Few dive sites in Scotland can evoke the feeling of seeing an almost intact WW2 aircraft for the first time. A mile off shore from Aberdour, this TBF-1B torpedo-bomber lies in just 14m of water having lain untouched for over fifty years until discovered by the Dive Bunker.
The wreck today lies cushioned in the silt and covered in marine life, particularly large plumose anemones.The aluminium fuselage and wings are still in amazing condition.Two blades of the propeller point up to the surface with the third buried .The cylinder heads have rotted away revealing the piston heads on the strange radial engine.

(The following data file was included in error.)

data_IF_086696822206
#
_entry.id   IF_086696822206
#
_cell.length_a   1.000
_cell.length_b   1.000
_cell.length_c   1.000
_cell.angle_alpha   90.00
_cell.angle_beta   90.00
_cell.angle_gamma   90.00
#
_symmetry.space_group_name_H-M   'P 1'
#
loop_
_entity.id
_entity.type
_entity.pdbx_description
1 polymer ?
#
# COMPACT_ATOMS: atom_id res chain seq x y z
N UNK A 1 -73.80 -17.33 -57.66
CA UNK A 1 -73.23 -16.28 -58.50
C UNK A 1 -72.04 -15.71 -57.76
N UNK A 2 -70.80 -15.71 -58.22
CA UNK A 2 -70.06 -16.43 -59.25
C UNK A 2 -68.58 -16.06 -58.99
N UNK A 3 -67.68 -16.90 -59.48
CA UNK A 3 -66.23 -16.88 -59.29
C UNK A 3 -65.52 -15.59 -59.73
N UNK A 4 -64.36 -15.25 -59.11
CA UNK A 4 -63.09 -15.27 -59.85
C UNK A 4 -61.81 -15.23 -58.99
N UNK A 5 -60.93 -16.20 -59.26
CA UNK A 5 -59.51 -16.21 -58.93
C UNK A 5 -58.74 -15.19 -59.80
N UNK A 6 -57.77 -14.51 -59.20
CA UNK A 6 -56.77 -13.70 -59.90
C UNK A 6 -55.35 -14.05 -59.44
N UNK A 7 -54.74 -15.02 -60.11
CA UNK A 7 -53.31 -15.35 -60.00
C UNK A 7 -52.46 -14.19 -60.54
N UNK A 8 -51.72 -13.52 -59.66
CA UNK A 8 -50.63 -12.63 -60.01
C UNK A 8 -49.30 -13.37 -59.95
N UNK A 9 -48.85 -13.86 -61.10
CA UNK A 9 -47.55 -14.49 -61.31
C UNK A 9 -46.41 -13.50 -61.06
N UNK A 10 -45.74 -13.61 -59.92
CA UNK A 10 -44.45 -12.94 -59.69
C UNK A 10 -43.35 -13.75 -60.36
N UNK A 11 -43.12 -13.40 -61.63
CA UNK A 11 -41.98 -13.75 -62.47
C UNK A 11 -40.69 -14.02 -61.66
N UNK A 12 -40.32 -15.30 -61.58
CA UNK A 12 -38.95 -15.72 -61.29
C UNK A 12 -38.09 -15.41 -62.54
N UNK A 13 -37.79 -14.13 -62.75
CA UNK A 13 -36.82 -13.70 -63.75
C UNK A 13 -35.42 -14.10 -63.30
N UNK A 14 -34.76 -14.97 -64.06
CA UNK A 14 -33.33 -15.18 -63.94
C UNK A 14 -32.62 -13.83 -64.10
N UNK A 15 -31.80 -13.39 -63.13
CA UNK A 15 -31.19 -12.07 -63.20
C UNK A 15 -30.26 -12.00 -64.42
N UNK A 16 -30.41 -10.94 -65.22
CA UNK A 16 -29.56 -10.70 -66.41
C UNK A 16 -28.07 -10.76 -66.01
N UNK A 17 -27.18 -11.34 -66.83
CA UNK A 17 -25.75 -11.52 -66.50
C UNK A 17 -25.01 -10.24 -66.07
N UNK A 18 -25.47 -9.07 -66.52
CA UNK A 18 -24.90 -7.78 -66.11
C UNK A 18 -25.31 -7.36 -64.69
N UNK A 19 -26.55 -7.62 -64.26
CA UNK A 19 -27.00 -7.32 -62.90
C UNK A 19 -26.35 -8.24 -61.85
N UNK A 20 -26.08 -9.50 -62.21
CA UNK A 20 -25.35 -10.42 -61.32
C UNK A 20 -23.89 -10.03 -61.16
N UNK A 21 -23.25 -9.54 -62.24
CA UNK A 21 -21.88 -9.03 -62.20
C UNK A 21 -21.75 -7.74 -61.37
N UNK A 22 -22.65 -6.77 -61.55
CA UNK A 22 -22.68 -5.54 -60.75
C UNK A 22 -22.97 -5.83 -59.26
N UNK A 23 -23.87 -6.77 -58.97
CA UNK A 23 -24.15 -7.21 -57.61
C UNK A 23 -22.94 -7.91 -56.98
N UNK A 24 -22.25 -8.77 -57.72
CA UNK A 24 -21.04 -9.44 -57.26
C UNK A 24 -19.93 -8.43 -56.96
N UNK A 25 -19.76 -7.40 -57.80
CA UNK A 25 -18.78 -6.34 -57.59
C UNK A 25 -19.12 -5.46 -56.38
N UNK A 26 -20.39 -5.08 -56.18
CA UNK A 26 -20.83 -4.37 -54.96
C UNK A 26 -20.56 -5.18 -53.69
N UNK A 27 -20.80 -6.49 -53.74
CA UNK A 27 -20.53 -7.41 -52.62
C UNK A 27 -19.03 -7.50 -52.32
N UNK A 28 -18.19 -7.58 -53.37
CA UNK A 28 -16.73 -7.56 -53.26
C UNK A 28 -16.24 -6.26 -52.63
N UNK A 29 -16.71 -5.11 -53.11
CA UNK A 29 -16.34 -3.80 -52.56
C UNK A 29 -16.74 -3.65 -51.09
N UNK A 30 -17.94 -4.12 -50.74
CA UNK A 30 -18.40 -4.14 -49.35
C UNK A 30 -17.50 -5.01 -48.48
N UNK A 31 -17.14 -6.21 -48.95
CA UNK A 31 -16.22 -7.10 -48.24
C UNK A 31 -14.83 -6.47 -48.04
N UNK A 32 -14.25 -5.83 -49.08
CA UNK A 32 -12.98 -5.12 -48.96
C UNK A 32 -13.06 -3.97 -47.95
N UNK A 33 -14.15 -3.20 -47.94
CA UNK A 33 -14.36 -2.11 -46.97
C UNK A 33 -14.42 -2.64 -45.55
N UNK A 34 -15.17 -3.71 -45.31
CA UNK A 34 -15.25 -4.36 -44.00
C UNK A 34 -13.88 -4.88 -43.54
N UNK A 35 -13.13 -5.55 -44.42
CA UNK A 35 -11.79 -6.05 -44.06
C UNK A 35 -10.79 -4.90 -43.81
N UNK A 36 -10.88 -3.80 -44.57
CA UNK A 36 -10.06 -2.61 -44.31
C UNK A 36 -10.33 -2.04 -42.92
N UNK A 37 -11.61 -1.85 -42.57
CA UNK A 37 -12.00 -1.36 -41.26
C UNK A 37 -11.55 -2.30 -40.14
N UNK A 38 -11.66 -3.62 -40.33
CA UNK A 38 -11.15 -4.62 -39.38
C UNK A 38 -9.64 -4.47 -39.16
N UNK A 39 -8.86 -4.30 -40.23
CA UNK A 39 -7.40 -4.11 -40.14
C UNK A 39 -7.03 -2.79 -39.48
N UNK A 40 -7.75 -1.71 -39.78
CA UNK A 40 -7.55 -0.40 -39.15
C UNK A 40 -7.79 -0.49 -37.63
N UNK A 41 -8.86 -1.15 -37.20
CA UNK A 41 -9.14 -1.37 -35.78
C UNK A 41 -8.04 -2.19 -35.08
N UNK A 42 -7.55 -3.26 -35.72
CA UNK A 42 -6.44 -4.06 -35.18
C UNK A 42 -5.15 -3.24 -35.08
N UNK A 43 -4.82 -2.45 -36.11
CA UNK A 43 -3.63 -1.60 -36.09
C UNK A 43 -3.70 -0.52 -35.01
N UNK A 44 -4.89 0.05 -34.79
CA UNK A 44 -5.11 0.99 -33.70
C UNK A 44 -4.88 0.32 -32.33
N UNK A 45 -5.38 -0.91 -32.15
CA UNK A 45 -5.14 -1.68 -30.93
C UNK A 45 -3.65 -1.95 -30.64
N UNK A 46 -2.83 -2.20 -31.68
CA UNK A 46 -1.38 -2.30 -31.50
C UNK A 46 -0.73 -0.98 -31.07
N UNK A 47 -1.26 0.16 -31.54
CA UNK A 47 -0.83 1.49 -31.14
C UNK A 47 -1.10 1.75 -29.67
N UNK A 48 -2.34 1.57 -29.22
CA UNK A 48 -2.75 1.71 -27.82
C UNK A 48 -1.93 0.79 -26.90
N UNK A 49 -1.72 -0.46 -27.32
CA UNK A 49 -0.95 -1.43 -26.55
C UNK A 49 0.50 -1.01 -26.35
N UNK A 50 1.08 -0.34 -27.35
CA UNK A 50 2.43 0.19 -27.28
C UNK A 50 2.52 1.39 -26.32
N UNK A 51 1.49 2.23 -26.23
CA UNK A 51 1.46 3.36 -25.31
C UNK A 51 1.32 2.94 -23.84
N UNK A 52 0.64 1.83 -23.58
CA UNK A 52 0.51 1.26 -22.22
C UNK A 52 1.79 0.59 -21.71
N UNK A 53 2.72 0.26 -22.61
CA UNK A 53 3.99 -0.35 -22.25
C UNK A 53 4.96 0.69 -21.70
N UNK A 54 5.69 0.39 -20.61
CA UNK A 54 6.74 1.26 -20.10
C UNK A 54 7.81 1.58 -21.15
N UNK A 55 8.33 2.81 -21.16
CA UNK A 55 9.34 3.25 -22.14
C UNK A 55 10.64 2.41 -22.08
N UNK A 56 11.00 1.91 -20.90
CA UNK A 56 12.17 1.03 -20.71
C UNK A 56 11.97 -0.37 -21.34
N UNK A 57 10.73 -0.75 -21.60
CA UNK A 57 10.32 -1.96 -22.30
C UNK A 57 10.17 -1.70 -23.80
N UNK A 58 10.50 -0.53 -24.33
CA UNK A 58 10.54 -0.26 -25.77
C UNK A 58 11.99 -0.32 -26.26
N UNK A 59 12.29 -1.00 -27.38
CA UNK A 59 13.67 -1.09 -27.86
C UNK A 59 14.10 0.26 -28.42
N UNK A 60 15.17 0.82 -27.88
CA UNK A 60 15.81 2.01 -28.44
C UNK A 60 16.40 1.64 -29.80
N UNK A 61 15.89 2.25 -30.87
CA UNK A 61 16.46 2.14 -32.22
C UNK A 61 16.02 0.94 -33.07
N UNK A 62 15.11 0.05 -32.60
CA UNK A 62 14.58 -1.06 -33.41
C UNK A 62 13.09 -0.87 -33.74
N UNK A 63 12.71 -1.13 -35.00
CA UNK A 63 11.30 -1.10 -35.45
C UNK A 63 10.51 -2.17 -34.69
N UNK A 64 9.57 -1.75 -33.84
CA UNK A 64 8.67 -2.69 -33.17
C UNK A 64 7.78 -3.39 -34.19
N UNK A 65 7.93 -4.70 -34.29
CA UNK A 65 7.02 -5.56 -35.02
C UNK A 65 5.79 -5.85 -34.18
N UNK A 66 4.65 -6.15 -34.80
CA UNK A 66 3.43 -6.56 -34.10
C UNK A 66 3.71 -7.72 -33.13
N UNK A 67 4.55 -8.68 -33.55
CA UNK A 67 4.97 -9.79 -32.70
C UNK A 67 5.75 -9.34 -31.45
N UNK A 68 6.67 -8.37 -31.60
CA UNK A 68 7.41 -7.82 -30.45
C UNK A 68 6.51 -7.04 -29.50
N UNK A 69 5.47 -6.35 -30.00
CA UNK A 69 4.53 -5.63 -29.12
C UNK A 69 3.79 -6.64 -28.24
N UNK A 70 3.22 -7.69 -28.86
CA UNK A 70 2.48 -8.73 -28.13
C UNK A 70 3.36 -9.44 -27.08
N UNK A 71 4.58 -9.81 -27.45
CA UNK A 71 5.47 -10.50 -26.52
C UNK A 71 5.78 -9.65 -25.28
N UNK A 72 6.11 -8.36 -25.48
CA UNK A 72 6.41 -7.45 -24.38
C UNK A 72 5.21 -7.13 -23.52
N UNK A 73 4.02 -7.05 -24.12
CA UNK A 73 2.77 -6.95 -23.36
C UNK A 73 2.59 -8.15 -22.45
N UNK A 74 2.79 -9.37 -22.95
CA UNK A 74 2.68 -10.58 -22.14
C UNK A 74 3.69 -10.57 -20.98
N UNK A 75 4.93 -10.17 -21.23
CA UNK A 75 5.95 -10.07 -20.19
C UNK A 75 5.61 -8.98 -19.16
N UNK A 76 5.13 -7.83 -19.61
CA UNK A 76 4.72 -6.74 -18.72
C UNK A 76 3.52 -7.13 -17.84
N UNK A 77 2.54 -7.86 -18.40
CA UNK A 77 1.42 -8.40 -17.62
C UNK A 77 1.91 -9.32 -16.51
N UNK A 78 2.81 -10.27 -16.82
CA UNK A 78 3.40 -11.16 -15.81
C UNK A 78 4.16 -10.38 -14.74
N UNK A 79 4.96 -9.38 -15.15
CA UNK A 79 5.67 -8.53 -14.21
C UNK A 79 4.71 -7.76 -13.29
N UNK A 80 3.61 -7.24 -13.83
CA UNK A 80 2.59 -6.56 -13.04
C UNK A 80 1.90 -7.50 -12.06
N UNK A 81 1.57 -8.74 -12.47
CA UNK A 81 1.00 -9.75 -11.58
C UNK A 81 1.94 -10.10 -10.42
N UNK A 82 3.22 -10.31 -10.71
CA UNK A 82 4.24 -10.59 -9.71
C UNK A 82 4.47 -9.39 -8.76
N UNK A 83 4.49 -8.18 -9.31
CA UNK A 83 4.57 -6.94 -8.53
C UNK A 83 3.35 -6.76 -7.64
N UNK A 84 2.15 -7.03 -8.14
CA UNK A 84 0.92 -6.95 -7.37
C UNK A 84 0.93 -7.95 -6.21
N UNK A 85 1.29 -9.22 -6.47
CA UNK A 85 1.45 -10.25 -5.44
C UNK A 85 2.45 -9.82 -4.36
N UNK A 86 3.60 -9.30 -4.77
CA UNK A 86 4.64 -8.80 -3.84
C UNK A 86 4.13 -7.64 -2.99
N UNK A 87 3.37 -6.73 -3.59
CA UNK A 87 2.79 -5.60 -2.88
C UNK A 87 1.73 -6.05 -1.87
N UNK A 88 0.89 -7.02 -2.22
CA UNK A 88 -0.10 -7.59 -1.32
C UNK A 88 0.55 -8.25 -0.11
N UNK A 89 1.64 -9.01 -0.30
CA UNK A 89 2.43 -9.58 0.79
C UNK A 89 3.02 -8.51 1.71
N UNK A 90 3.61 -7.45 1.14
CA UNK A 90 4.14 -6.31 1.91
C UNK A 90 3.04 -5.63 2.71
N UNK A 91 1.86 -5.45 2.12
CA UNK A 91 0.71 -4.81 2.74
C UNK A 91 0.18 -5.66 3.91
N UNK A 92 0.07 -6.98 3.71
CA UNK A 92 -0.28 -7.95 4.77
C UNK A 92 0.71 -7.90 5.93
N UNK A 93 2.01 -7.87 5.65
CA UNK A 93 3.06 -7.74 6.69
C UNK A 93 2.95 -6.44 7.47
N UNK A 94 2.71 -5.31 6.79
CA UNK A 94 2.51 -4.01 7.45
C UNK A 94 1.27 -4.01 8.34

More than 400 of these US-made three-seater's were used by the Royal Navy from 1943 and were predominately used aboard escort carriers on anti-submarine patrol in the Channel and North Sea. However, it was not active service that brought this plane down in the Forth on a freezing December night - on 17 December 1945, a young pilot on a training exercise from 785 Squadron in Crail, where pilots were trained to fly torpedo-bombers, ditched after suffering engine failure.
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